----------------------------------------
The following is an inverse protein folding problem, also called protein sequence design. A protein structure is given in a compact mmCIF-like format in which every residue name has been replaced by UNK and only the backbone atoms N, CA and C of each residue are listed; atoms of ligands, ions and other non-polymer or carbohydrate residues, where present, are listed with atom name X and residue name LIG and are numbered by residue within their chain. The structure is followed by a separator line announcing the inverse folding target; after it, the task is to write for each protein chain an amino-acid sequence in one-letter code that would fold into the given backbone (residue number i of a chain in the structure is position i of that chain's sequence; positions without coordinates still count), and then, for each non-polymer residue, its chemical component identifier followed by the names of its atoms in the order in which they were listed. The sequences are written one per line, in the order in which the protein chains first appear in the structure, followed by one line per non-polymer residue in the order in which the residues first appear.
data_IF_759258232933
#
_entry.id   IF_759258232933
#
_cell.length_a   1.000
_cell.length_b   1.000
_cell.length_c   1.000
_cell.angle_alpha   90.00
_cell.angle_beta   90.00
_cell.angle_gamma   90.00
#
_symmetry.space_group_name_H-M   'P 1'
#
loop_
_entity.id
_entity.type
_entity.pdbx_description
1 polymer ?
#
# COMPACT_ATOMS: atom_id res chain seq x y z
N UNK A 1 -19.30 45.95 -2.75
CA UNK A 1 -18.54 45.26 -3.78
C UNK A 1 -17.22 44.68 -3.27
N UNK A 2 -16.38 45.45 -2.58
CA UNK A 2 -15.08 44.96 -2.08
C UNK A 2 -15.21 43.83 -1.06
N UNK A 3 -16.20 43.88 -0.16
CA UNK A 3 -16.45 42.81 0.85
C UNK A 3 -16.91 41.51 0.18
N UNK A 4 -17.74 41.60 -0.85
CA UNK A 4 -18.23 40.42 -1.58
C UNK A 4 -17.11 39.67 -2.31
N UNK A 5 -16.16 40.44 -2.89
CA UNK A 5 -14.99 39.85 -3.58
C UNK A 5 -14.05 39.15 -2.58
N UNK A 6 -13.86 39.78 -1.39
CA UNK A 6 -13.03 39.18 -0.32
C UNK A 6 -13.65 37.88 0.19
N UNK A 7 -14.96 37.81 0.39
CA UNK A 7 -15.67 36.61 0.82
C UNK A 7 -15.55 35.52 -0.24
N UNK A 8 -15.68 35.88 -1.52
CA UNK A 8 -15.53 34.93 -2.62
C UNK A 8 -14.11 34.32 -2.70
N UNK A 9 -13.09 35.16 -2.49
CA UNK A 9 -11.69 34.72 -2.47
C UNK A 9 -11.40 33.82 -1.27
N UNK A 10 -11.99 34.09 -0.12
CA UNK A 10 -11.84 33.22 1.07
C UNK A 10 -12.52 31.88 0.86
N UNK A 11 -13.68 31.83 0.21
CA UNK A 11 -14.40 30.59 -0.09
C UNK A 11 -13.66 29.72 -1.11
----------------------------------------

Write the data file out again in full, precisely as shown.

The following is an inverse protein folding problem, also called protein sequence design. A protein structure is given in a compact mmCIF-like format in which every residue name has been replaced by UNK and only the backbone atoms N, CA and C of each residue are listed; atoms of ligands, ions and other non-polymer or carbohydrate residues, where present, are listed with atom name X and residue name LIG and are numbered by residue within their chain. The structure is followed by a separator line announcing the inverse folding target; after it, the task is to write for each protein chain an amino-acid sequence in one-letter code that would fold into the given backbone (residue number i of a chain in the structure is position i of that chain's sequence; positions without coordinates still count), and then, for each non-polymer residue, its chemical component identifier followed by the names of its atoms in the order in which they were listed. The sequences are written one per line, in the order in which the protein chains first appear in the structure, followed by one line per non-polymer residue in the order in which the residues first appear.
data_IF_759258232933
#
_entry.id   IF_759258232933
#
_cell.length_a   1.000
_cell.length_b   1.000
_cell.length_c   1.000
_cell.angle_alpha   90.00
_cell.angle_beta   90.00
_cell.angle_gamma   90.00
#
_symmetry.space_group_name_H-M   'P 1'
#
loop_
_entity.id
_entity.type
_entity.pdbx_description
1 polymer ?
#
# COMPACT_ATOMS: atom_id res chain seq x y z
N UNK A 1 -19.30 45.95 -2.75
CA UNK A 1 -18.54 45.26 -3.78
C UNK A 1 -17.22 44.68 -3.27
N UNK A 2 -16.38 45.45 -2.58
CA UNK A 2 -15.08 44.96 -2.08
C UNK A 2 -15.21 43.83 -1.06
N UNK A 3 -16.20 43.88 -0.16
CA UNK A 3 -16.45 42.81 0.85
C UNK A 3 -16.91 41.51 0.18
N UNK A 4 -17.74 41.60 -0.85
CA UNK A 4 -18.23 40.42 -1.58
C UNK A 4 -17.11 39.67 -2.31
N UNK A 5 -16.16 40.44 -2.89
CA UNK A 5 -14.99 39.85 -3.58
C UNK A 5 -14.05 39.15 -2.58
N UNK A 6 -13.86 39.78 -1.39
CA UNK A 6 -13.03 39.18 -0.32
C UNK A 6 -13.65 37.88 0.19
N UNK A 7 -14.96 37.81 0.39
CA UNK A 7 -15.67 36.61 0.82
C UNK A 7 -15.55 35.52 -0.24
N UNK A 8 -15.68 35.88 -1.52
CA UNK A 8 -15.53 34.93 -2.62
C UNK A 8 -14.11 34.32 -2.70
N UNK A 9 -13.09 35.16 -2.49
CA UNK A 9 -11.69 34.72 -2.47
C UNK A 9 -11.40 33.82 -1.27
N UNK A 10 -11.99 34.09 -0.12
CA UNK A 10 -11.84 33.22 1.07
C UNK A 10 -12.52 31.88 0.86
N UNK A 11 -13.68 31.83 0.21
CA UNK A 11 -14.40 30.59 -0.09
C UNK A 11 -13.66 29.72 -1.11